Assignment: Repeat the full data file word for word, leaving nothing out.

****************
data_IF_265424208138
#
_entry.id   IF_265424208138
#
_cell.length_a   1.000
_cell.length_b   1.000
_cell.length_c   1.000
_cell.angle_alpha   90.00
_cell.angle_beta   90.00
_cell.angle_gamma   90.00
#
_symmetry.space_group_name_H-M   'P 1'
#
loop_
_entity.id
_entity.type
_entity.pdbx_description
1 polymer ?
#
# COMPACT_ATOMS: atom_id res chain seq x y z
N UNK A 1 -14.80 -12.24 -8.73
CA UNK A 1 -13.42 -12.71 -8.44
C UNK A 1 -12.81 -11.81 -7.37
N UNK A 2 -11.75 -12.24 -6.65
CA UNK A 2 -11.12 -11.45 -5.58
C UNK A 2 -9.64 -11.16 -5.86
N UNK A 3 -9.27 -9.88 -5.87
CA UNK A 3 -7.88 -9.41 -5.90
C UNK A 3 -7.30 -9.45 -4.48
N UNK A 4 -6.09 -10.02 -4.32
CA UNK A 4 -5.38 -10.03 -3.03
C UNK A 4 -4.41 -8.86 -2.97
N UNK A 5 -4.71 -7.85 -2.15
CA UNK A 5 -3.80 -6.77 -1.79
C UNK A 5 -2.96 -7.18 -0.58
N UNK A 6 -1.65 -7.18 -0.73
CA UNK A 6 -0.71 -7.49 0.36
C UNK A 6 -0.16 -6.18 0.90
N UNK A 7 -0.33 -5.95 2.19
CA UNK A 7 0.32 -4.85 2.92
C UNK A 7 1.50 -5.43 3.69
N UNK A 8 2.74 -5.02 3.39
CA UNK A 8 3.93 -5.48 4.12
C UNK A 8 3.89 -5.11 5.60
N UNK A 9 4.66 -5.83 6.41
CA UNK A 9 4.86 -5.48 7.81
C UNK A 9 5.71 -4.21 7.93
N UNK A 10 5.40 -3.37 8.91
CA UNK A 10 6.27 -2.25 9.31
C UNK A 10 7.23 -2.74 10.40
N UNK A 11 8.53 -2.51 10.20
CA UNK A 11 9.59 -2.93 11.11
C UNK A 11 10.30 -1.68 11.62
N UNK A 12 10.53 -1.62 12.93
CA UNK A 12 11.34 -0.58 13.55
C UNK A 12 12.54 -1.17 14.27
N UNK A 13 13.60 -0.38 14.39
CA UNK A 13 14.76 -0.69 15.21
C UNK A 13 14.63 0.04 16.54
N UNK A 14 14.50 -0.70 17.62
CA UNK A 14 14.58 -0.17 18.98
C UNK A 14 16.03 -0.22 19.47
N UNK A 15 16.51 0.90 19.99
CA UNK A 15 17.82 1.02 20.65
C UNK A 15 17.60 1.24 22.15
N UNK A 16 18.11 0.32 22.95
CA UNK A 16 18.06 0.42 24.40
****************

data_IF_265424208138
#
_entry.id   IF_265424208138
#
_cell.length_a   1.000
_cell.length_b   1.000
_cell.length_c   1.000
_cell.angle_alpha   90.00
_cell.angle_beta   90.00
_cell.angle_gamma   90.00
#
_symmetry.space_group_name_H-M   'P 1'
#
loop_
_entity.id
_entity.type
_entity.pdbx_description
1 polymer ?
#
# COMPACT_ATOMS: atom_id res chain seq x y z
N UNK A 1 -14.80 -12.24 -8.73
CA UNK A 1 -13.42 -12.71 -8.44
C UNK A 1 -12.81 -11.81 -7.37
N UNK A 2 -11.75 -12.24 -6.65
CA UNK A 2 -11.12 -11.45 -5.58
C UNK A 2 -9.64 -11.16 -5.86
N UNK A 3 -9.27 -9.88 -5.87
CA UNK A 3 -7.88 -9.41 -5.90
C UNK A 3 -7.30 -9.45 -4.48
N UNK A 4 -6.09 -10.02 -4.32
CA UNK A 4 -5.38 -10.03 -3.03
C UNK A 4 -4.41 -8.86 -2.97
N UNK A 5 -4.71 -7.85 -2.15
CA UNK A 5 -3.80 -6.77 -1.79
C UNK A 5 -2.96 -7.18 -0.58
N UNK A 6 -1.65 -7.18 -0.73
CA UNK A 6 -0.71 -7.49 0.36
C UNK A 6 -0.16 -6.18 0.90
N UNK A 7 -0.33 -5.95 2.19
CA UNK A 7 0.32 -4.85 2.92
C UNK A 7 1.50 -5.43 3.69
N UNK A 8 2.74 -5.02 3.39
CA UNK A 8 3.93 -5.48 4.12
C UNK A 8 3.89 -5.11 5.60
N UNK A 9 4.66 -5.83 6.41
CA UNK A 9 4.86 -5.48 7.81
C UNK A 9 5.71 -4.21 7.93
N UNK A 10 5.40 -3.37 8.91
CA UNK A 10 6.27 -2.25 9.31
C UNK A 10 7.23 -2.74 10.40
N UNK A 11 8.53 -2.51 10.20
CA UNK A 11 9.59 -2.93 11.11
C UNK A 11 10.30 -1.68 11.62
N UNK A 12 10.53 -1.62 12.93
CA UNK A 12 11.34 -0.58 13.55
C UNK A 12 12.54 -1.17 14.27
N UNK A 13 13.60 -0.38 14.39
CA UNK A 13 14.76 -0.69 15.21
C UNK A 13 14.63 0.04 16.54
N UNK A 14 14.50 -0.70 17.62
CA UNK A 14 14.58 -0.17 18.98
C UNK A 14 16.03 -0.22 19.47
N UNK A 15 16.51 0.90 19.99
CA UNK A 15 17.82 1.02 20.65
C UNK A 15 17.60 1.24 22.15
N UNK A 16 18.11 0.32 22.95
CA UNK A 16 18.06 0.42 24.40